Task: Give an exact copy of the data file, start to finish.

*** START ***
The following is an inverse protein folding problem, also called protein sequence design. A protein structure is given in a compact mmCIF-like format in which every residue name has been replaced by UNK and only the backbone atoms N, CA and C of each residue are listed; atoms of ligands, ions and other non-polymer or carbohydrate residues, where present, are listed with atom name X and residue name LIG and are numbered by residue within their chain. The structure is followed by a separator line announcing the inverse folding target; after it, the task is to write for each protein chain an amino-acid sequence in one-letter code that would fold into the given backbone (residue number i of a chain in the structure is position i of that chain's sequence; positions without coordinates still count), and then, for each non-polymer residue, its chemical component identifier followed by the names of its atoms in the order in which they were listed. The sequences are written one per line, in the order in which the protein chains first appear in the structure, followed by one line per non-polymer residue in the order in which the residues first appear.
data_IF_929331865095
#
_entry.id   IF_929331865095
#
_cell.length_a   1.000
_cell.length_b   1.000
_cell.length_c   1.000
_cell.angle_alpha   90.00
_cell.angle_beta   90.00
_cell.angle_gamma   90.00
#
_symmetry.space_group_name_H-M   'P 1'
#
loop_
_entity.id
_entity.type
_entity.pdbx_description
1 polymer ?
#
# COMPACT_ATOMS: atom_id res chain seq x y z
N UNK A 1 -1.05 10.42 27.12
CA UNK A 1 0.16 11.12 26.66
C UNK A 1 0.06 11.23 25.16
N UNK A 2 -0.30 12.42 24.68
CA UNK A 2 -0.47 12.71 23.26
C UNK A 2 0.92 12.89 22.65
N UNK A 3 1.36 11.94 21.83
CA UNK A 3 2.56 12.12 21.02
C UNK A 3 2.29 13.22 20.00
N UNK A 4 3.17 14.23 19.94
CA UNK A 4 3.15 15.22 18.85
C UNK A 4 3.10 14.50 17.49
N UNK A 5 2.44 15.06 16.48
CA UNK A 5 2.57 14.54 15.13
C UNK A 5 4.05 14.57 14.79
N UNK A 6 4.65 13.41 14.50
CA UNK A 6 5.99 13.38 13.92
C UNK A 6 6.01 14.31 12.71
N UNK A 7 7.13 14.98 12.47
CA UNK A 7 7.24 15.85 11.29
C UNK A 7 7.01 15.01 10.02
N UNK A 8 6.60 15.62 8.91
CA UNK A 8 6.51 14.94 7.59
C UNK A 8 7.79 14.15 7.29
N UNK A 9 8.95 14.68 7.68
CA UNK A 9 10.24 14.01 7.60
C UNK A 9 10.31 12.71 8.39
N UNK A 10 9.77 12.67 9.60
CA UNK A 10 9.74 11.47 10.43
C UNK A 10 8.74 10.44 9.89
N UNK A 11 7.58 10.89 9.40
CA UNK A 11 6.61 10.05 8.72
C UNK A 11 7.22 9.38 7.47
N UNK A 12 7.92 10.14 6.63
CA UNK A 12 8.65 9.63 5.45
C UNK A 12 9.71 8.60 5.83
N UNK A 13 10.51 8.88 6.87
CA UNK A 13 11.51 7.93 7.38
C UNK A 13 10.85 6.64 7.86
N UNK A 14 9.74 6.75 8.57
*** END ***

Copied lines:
The following is an inverse protein folding problem, also called protein sequence design. A protein structure is given in a compact mmCIF-like format in which every residue name has been replaced by UNK and only the backbone atoms N, CA and C of each residue are listed; atoms of ligands, ions and other non-polymer or carbohydrate residues, where present, are listed with atom name X and residue name LIG and are numbered by residue within their chain. The structure is followed by a separator line announcing the inverse folding target; after it, the task is to write for each protein chain an amino-acid sequence in one-letter code that would fold into the given backbone (residue number i of a chain in the structure is position i of that chain's sequence; positions without coordinates still count), and then, for each non-polymer residue, its chemical component identifier followed by the names of its atoms in the order in which they were listed. The sequences are written one per line, in the order in which the protein chains first appear in the structure, followed by one line per non-polymer residue in the order in which the residues first appear.
data_IF_929331865095
#
_entry.id   IF_929331865095
#
_cell.length_a   1.000
_cell.length_b   1.000
_cell.length_c   1.000
_cell.angle_alpha   90.00
_cell.angle_beta   90.00
_cell.angle_gamma   90.00
#
_symmetry.space_group_name_H-M   'P 1'
#
loop_
_entity.id
_entity.type
_entity.pdbx_description
1 polymer ?
#
# COMPACT_ATOMS: atom_id res chain seq x y z
N UNK A 1 -1.05 10.42 27.12
CA UNK A 1 0.16 11.12 26.66
C UNK A 1 0.06 11.23 25.16
N UNK A 2 -0.30 12.42 24.68
CA UNK A 2 -0.47 12.71 23.26
C UNK A 2 0.92 12.89 22.65
N UNK A 3 1.36 11.94 21.83
CA UNK A 3 2.56 12.12 21.02
C UNK A 3 2.29 13.22 20.00
N UNK A 4 3.17 14.23 19.94
CA UNK A 4 3.15 15.22 18.85
C UNK A 4 3.10 14.50 17.49
N UNK A 5 2.44 15.06 16.48
CA UNK A 5 2.57 14.54 15.13
C UNK A 5 4.05 14.57 14.79
N UNK A 6 4.65 13.41 14.50
CA UNK A 6 5.99 13.38 13.92
C UNK A 6 6.01 14.31 12.71
N UNK A 7 7.13 14.98 12.47
CA UNK A 7 7.24 15.85 11.29
C UNK A 7 7.01 15.01 10.02
N UNK A 8 6.60 15.62 8.91
CA UNK A 8 6.51 14.94 7.59
C UNK A 8 7.79 14.15 7.29
N UNK A 9 8.95 14.68 7.68
CA UNK A 9 10.24 14.01 7.60
C UNK A 9 10.31 12.71 8.39
N UNK A 10 9.77 12.67 9.60
CA UNK A 10 9.74 11.47 10.43
C UNK A 10 8.74 10.44 9.89
N UNK A 11 7.58 10.89 9.40
CA UNK A 11 6.61 10.05 8.72
C UNK A 11 7.22 9.38 7.47
N UNK A 12 7.92 10.14 6.63
CA UNK A 12 8.65 9.63 5.45
C UNK A 12 9.71 8.60 5.83
N UNK A 13 10.51 8.88 6.87
CA UNK A 13 11.51 7.93 7.38
C UNK A 13 10.85 6.64 7.86
N UNK A 14 9.74 6.75 8.57